The group split up in 1995 after a final farewell tour of Australia. Rumours of a falling out among the trio persisted for many years, but all three maintained that they had parted on good terms and that it had simply been time to move on, as they had wanted to pursue careers in different directions. Ferguson has since revealed that the break-up was in large part due to his being diagnosed with multiple sclerosisin 1995. In the two years following the break-up of DAAS, McDermott wrote two film scripts and the stage show MOSH!. He says that he was not particularly interested in returning to comedy, which he came to regard as an “aberration, something that had been good to do for eight years but now it was over,” until in 1996 he was recruited as host of the satirical news-based quiz show Good News Week.

In 2014, Paul McDermott and Tim Ferguson reunited to tour Australia as the Doug Anthony All Stars, with frequent collaborator Paul Livingston (also known as “Flacco”) replacing Richard Fidler as guitarist due to Fidler’s radio commitments.

Television career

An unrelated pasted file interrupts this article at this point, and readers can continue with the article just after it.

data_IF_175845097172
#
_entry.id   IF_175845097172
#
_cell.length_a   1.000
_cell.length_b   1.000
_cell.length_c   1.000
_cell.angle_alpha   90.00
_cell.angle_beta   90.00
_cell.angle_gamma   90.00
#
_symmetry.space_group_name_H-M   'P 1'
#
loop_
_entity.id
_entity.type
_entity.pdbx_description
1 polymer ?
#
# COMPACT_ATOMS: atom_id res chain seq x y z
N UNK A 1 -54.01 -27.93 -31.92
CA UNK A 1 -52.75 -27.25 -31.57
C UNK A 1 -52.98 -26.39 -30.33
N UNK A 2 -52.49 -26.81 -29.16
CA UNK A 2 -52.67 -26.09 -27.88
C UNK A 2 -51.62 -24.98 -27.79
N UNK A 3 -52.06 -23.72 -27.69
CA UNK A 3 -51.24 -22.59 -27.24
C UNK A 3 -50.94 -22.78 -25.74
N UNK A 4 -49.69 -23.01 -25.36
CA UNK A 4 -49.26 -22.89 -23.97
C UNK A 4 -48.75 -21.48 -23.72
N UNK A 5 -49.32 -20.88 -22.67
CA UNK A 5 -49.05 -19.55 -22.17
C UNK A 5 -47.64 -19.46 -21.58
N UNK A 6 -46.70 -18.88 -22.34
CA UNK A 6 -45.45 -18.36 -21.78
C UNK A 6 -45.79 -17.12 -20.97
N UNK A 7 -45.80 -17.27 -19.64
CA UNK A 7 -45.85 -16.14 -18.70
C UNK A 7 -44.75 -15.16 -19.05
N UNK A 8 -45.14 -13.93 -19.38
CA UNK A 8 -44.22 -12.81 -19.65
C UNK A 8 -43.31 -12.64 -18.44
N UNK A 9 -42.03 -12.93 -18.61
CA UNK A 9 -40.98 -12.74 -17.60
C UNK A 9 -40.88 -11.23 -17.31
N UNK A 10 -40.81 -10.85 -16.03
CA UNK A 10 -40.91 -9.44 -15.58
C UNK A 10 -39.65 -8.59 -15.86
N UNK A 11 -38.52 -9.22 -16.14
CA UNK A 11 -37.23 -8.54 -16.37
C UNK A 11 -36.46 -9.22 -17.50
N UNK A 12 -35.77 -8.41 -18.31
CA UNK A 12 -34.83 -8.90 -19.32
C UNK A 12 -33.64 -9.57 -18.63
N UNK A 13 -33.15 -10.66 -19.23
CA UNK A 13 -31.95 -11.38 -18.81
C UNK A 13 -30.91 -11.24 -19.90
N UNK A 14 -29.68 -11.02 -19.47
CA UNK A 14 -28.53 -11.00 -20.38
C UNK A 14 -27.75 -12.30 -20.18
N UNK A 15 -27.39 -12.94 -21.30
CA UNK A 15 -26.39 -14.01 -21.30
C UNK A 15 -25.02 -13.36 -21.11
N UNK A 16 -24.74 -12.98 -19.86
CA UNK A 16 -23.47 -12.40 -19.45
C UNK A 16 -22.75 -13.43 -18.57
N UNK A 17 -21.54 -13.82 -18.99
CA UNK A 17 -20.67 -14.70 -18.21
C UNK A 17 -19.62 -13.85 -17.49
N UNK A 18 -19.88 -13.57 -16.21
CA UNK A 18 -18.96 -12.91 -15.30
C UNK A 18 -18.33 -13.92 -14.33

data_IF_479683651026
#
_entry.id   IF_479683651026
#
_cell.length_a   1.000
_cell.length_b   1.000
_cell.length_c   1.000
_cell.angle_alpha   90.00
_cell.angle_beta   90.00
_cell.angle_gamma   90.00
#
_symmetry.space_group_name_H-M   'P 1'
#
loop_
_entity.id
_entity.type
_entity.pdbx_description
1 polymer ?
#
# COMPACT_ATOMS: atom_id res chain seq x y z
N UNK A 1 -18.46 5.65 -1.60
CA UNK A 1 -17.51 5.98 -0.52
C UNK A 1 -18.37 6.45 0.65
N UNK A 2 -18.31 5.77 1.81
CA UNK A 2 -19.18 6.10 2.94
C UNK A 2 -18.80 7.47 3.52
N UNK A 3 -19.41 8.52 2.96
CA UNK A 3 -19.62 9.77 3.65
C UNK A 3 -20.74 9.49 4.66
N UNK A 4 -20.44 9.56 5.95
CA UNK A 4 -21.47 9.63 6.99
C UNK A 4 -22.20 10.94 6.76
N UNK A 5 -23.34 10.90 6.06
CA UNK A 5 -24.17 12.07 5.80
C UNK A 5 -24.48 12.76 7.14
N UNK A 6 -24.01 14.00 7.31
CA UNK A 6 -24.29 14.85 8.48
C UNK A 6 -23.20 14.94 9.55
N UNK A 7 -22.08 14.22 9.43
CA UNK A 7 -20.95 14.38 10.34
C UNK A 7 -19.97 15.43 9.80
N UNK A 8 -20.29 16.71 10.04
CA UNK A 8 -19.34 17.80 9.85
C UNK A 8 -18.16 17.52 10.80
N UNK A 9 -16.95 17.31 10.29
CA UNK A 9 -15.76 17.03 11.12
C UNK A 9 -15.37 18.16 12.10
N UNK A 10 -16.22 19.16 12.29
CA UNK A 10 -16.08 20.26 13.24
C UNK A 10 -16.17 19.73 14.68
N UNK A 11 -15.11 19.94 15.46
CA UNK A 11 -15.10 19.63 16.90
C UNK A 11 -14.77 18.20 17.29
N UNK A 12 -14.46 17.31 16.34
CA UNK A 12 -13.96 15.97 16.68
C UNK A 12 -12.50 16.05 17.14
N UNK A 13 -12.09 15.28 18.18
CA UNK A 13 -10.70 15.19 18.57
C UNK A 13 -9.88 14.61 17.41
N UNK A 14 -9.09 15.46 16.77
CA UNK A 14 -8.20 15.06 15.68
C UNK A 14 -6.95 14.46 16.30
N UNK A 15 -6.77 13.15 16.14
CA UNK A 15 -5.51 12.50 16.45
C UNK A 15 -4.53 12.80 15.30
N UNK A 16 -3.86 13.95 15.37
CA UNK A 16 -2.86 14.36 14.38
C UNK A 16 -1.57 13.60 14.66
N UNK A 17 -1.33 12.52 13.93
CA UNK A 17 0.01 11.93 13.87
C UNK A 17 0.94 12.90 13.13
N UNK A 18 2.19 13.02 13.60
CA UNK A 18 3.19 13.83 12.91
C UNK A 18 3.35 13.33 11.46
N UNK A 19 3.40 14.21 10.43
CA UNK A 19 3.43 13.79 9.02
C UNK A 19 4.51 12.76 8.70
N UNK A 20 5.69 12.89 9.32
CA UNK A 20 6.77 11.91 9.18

In 1996, Paul McDermott was recruited by director Ted Robinson, with whom he had previously worked on The Big Gig, to host Good News Week, which aired on the ABC from 1996 to 1998, and on Network Ten from 1999 to 2000 and then returned in 2008 for a new series. He hosted the AFI awards in 2002, and in 2004 and 2005 presented the ABC show Strictly Dancing. McDermott reunited with Robinson in 2007 when he was named host of a new ABC variety program, The Sideshow, a show described as a successor to The Big Gig. It premiered on 21 April 2007, and quickly built a strong cult audience. However, due in part to poor programming, the show did not rate well and was cancelled after its initial run of 26 episodes. McDermott says he was saddened by The Sideshow’s cancellation as he believed it was an excellent venue for performers of alternative work which would have achieved ratings success if it had been allowed to continue.